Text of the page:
User Experience Mistakes: Three Things To Avoid With Your Calculator Tool
Ever been to a bank website and played around with their online mortgage or loan calculators? If you’ve borrowed money for anything over the years, chances are you’ve utilized one of these tools for your research. An online calculator tool can be a massive benefit to any business for a lot of reasons:
- It’s the source of engagement. Many people are searching the web looking for answers to a particular question: ‘how much?’ and a calculator tool can give them that answer right there on the screen without them needing to talk to anyone.
- Because of this engagement, it makes the website more sticky. Sticky websites are good for many reasons but most importantly because Google likes sticky websites.
- It can generate leads
- It can be promoted.
User Experience Mistakes To Avoid
Calculators are relatively easy things to build with a basic web development knowledge. If you can’t do it yourself, your developer should be able to quote on a build for you. But there are some big user experience mistakes to avoid when building them.
Don’t ask for details in order to use it
That’s going to put people off right away because of FOS – Fear Of Spam. There’s a value in giving someone your email address – does using a calculator really warrant that?
Separate the calculator and application
Don’t make the calculator part of the application process. It needs to be a standalone tool that people can play with so they don’t feel they’re half-way through an application when they’ve finished.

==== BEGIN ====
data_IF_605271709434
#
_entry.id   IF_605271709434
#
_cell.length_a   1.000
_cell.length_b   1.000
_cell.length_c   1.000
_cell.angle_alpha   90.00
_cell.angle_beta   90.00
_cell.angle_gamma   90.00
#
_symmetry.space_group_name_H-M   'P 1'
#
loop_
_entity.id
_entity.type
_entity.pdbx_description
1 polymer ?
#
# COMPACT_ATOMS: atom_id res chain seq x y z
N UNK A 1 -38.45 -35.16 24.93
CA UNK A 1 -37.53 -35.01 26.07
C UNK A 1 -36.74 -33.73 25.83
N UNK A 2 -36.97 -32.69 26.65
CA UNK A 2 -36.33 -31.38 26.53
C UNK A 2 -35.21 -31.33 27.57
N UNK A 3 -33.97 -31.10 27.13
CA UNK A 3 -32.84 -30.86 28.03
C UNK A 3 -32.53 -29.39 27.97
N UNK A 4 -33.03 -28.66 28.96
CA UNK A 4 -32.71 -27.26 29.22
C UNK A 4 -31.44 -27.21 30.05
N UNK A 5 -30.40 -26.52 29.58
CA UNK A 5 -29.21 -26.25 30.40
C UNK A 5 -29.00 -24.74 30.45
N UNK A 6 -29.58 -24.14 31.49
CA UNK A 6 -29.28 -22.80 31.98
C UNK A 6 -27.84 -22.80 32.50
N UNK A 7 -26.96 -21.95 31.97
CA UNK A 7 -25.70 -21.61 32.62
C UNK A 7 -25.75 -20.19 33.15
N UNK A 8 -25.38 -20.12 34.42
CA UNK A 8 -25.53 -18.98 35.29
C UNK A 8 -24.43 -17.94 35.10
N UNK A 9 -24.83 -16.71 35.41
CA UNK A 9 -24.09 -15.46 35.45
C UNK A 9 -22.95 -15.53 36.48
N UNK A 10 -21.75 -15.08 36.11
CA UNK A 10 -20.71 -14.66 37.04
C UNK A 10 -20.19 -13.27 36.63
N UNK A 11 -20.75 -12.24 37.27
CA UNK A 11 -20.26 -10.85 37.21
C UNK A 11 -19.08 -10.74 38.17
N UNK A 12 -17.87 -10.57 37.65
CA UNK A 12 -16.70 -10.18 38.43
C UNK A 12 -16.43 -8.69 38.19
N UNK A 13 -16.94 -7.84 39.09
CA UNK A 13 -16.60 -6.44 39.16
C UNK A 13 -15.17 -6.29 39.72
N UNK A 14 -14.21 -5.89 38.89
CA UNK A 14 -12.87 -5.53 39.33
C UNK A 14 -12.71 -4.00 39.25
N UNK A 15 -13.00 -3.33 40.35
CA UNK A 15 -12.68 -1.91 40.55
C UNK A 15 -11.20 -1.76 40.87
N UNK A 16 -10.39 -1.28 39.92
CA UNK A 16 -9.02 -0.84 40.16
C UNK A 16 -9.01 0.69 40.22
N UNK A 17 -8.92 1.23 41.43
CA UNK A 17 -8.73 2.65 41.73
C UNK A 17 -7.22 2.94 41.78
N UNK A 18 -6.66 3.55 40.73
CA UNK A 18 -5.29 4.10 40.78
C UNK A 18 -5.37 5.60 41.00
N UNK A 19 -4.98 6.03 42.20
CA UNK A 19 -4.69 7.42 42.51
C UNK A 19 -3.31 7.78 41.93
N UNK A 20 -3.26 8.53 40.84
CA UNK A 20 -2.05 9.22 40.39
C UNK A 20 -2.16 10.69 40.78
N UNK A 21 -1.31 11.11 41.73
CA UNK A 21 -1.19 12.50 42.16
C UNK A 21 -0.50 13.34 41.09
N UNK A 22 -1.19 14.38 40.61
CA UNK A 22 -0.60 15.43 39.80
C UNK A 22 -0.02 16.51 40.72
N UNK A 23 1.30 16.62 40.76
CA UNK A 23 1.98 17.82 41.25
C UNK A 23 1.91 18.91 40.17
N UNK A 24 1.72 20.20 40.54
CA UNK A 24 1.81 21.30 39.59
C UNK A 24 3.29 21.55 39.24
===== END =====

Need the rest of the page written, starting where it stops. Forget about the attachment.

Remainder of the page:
Don’t force them to give you an email for the results
This one is so, so tempting. And quite frankly, there are strong arguments for both sides of this. The key word here is ‘force’. You can give them the option to email themselves the results but also allow them to see them on the screen. And remember if they do email themselves the results, that doesn’t automatically add them to your database to send EDMS to.
Allow it to be reset and reused easily
People like to play with these sorts of tools online and the longer you keep them engaged, the more likely they are to buy from you. So allowing users to reset and reuse the tool easily enough is vital. If they have to leave the page and come back or go through some process to restart the tool, you’ll lose them very quickly. And thus lose the chance for a sale.
BMW Calculator Tool
Another example of a poorly done tool is the BMW one. To even start using it, you have to give them your email address just to get into the system. No exciting flash new car is going to make you want to do that until you’re absolutely ready to buy.
Loans.com.au Calculator Tool
In contrast, this is much better from loans.com.au. It’s easy to play with and adjust to however you want. There are still some question marks around the purpose of the loan amount/vehicle purchase price/initial deposit values and how they interact with each other, plus the awkward ‘less options’ option that is unclear as to its purpose without using, but on the whole, much better
Calculators on websites can be very powerful engagement and user experience tools for your visitors, building loyalty and repeat visits. If your business can develop something to allow customers to easily play with purchase options, then it could be a big boost to your digital lead generation.
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